Here, however, we sat and shivered for a full hour in comfortless speechlessness, strangers, as far as I could judge, to each other, and having, with one exception, apparently, a general determination to remain so. The individual furnishing the exception was perhaps of a lower grade than the rest, and was, besides, constitutionally unfitted altogether for the business in hand. While the rest sat still and motionless as sphinxes, he twisted, wriggled, and turned upon his seat, rubbed his hands and smiled with a cordiality which ought to have been catching, though it was not. All his attempts at conversation, and they were many, met with a freezing and unqualified rebuff; and at length, giving it up as a bad job, he turned his attention to the fire, and I really felt grateful when, by a little judicious poking, he succeeded in eliciting a cheerful aspect from that, the only face in the room in accord with his own. Encouraged by this success, he actually produced a snuff-box from his pocket, and giving it a good-natured tap on the lid, offered it politely to his neighbour, who, however, would not share in the stimulant, but left him to enjoy it alone, and to waste the sunshine of his countenance upon the unresponding company.

How slowly that long hour crawled away, and how I regretted that my pockets were void of books or anything readable! There was one old gentleman behind a pair of goggle spectacles, deliberately spelling through a greasy, beer-stained portion of a weekly paper-even him I envied. At length the rattle of wheels was heard below, and, amidst a general movement and upstanding, the coroner entered the room. My friend with the snuff-box sobered his merry face, took a parting pinch, and addressed himself to the serious business of the hour.

The coroner proceeded immediately to apologise politely for the delay he had unwittingly occasioned us, arising, as he said, from an unexpected mass of evidence to be gone into in another case in which he had been engaged that morning. I could not help thinking that he appeared to be well used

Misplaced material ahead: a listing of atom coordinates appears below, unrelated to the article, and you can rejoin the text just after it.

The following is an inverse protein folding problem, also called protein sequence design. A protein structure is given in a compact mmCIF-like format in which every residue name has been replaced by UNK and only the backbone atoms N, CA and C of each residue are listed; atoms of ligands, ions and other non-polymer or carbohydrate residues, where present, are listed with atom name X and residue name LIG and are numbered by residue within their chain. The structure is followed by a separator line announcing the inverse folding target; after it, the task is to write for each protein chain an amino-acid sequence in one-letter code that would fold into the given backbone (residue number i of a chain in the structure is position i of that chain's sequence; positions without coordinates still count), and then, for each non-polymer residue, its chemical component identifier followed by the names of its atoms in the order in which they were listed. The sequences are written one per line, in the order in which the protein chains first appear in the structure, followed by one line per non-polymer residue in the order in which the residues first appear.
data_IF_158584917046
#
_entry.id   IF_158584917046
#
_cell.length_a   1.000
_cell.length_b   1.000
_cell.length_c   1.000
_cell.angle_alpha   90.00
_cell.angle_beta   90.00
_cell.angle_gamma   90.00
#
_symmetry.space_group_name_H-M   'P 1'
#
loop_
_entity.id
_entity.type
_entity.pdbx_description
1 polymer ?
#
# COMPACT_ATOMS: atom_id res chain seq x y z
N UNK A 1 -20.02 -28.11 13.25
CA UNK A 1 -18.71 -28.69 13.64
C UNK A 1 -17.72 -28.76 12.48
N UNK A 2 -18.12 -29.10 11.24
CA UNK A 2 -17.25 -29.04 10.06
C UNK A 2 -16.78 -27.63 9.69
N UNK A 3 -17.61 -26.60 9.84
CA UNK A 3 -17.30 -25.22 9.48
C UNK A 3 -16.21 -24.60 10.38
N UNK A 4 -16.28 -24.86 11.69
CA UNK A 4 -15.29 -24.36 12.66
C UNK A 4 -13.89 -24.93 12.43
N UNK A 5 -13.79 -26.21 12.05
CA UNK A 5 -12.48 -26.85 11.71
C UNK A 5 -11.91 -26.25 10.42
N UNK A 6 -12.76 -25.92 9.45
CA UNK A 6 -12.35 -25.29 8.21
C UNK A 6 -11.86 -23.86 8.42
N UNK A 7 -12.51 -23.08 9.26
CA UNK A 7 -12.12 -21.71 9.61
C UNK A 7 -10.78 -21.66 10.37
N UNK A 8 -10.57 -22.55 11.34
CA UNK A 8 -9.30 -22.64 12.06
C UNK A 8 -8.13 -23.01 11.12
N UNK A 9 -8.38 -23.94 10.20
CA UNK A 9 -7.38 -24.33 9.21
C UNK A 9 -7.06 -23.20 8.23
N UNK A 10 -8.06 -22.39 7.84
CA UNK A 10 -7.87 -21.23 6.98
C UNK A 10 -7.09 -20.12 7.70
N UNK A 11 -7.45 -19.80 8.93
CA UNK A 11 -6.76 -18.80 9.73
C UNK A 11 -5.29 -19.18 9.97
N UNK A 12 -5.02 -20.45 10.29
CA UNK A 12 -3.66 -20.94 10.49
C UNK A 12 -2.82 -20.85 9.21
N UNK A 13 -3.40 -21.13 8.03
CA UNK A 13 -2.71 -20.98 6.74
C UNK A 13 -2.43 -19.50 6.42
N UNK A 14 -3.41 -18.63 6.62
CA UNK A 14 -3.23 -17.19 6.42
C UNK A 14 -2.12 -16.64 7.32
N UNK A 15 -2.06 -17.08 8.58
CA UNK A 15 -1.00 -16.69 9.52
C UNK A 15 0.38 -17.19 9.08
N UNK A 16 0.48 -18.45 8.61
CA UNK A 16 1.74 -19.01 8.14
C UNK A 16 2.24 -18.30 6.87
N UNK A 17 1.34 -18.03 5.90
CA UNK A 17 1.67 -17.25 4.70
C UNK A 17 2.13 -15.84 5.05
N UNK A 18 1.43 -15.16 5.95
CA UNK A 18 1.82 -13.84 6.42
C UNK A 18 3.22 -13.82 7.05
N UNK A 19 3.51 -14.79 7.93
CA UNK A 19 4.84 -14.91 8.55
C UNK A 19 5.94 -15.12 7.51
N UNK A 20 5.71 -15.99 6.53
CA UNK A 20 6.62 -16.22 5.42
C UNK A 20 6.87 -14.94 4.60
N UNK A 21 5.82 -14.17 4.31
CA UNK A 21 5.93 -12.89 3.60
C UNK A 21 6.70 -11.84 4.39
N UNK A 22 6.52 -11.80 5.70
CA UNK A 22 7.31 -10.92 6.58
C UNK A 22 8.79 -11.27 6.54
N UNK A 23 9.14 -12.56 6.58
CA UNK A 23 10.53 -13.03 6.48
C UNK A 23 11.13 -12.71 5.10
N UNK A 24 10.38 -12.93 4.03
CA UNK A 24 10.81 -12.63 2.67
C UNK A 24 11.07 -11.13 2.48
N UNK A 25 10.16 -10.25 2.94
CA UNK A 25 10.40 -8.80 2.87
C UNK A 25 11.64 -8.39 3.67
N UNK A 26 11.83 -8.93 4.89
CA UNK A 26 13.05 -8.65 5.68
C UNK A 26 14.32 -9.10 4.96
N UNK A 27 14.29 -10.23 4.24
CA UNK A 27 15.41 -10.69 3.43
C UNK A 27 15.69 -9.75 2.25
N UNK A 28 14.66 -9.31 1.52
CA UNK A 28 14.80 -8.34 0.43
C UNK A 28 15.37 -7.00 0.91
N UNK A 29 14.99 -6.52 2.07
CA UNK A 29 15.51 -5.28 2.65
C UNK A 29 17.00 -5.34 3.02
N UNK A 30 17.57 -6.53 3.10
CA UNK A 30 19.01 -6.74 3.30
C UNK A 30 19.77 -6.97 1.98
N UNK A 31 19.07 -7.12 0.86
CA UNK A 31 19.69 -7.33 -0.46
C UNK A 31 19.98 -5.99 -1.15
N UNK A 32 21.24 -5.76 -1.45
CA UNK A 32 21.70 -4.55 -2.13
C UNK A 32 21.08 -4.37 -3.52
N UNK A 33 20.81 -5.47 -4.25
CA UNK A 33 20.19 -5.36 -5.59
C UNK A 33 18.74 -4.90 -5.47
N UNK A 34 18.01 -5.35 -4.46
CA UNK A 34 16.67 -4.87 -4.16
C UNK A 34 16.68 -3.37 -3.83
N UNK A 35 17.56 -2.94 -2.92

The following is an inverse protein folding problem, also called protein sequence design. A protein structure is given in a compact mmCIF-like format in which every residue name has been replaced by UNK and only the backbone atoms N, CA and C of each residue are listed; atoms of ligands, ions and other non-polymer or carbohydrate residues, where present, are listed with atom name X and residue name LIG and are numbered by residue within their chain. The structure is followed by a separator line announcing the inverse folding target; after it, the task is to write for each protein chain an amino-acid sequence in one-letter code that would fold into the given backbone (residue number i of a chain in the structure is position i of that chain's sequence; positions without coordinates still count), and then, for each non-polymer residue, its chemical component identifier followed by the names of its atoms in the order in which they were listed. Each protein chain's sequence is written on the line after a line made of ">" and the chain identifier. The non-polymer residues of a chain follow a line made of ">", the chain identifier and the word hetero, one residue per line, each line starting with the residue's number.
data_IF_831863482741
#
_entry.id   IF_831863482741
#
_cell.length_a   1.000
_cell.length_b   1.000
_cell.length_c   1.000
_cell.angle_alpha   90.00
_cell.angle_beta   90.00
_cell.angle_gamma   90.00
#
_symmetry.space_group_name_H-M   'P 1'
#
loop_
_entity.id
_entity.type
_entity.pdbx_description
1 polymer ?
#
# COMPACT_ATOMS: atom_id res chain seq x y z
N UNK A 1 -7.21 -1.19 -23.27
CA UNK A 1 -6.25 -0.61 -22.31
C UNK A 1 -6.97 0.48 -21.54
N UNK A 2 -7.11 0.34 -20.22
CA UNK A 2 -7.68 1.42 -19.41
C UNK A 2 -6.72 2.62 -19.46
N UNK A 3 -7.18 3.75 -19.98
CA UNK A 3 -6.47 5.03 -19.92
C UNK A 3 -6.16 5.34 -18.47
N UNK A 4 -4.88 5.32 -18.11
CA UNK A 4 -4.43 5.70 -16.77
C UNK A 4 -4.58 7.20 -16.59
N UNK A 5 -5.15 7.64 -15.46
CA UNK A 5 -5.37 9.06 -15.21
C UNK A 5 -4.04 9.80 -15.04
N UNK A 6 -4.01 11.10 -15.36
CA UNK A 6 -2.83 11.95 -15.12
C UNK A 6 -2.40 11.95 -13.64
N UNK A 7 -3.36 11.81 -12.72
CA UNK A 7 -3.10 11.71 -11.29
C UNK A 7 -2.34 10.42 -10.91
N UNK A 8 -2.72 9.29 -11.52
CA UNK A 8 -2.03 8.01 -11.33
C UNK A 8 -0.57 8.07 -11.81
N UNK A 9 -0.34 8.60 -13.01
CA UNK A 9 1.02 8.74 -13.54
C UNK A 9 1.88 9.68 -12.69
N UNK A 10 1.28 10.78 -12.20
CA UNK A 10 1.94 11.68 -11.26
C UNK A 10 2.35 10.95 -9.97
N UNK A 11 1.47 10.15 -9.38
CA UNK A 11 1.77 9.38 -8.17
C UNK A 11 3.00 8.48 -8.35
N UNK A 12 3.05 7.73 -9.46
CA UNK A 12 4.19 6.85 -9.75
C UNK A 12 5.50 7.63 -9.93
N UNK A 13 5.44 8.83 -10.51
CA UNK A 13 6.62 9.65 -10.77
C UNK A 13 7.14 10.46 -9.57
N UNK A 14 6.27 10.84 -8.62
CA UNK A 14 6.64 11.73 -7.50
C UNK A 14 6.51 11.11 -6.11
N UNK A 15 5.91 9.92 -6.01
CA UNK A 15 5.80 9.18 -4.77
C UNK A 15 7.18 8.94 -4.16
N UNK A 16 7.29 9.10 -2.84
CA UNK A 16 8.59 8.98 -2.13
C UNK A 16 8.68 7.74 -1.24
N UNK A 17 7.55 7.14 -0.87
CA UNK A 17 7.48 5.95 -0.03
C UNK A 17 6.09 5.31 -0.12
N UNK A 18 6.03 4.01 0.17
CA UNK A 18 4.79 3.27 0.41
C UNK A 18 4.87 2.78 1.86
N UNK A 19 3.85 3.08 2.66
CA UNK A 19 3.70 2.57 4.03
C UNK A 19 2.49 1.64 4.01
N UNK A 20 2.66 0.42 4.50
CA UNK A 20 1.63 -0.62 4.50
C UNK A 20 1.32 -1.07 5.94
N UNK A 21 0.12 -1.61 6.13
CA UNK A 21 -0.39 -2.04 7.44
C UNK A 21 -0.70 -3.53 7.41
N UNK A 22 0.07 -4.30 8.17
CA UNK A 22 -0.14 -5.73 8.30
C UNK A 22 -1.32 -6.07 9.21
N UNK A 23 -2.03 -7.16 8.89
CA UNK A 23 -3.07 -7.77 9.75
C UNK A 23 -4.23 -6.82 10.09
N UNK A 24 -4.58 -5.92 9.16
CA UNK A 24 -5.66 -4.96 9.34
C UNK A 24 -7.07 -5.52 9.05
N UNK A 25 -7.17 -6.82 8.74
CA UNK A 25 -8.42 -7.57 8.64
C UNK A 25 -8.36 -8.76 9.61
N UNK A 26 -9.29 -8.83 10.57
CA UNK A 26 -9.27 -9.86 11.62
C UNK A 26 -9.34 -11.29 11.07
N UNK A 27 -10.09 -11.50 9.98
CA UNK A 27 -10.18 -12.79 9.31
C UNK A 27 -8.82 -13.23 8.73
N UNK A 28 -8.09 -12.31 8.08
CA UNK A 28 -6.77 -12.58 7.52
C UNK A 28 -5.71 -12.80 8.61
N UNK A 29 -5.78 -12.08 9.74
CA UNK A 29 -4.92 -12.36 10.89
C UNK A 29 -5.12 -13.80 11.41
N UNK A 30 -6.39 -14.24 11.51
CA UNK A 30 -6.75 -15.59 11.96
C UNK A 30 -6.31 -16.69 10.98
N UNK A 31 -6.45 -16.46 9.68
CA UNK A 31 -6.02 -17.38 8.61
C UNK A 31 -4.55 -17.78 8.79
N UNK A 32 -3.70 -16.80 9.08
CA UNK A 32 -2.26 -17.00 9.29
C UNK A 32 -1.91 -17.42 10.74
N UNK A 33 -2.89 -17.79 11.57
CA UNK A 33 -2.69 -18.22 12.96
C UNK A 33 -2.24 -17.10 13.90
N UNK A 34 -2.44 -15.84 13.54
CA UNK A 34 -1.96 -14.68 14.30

to making apologies, and to having them well received. This done, and the requisite twelve being ascertained to be present, he proceeded to administer the oath usual on such occasions. This ceremony was got through summarily, the elderly gentleman who had monopolised the newspaper being first sworn as foreman. Six of the others, each placing a finger on the gospels, were sworn in at a batch; the same as to the remainder, and the business was concluded in less than two minutes.

The next step was to inspect the body of the deceased, previous to hearing what evidence might have to be adduced. For this purpose we followed our foreman over the melting snow and mingled mud, through a long labyrinth of narrow and half-paved back-streets, to the house or rather hut, where lay the object of our inquiry. It was during this transit that I for the first time heard any of the circumstances attending the death we were called to investigate. It appeared that the deceased was a labouring man, who had returned from his employment unexpectedly in the middle of the day, complaining of indisposition; he had gone to bed, and died in a few hours, without having recourse to medical assistance.

We entered the lowly dwelling, and there, in a small front room on the ground-floor, hardly nine feet square, on a bed that filled half the space, lay (surrounded by a family of small children), as if in a quiet sleep, the remains of one of the sons of toil and privation. He looked old, but not dead; three-score and ten upon the point of waking-such he seemed to me. I was deceived, however, somewhat in re

gard to his age.

When, in separate detachments-for the room was too small to hold us all at once-we had duly contemplated this sad sight, we returned shivering to the inn-room, where we found the coroner, who had not been idle during our absence, engaged in questioning the child I have before referred to. When we were all seated, he read over the evidence he had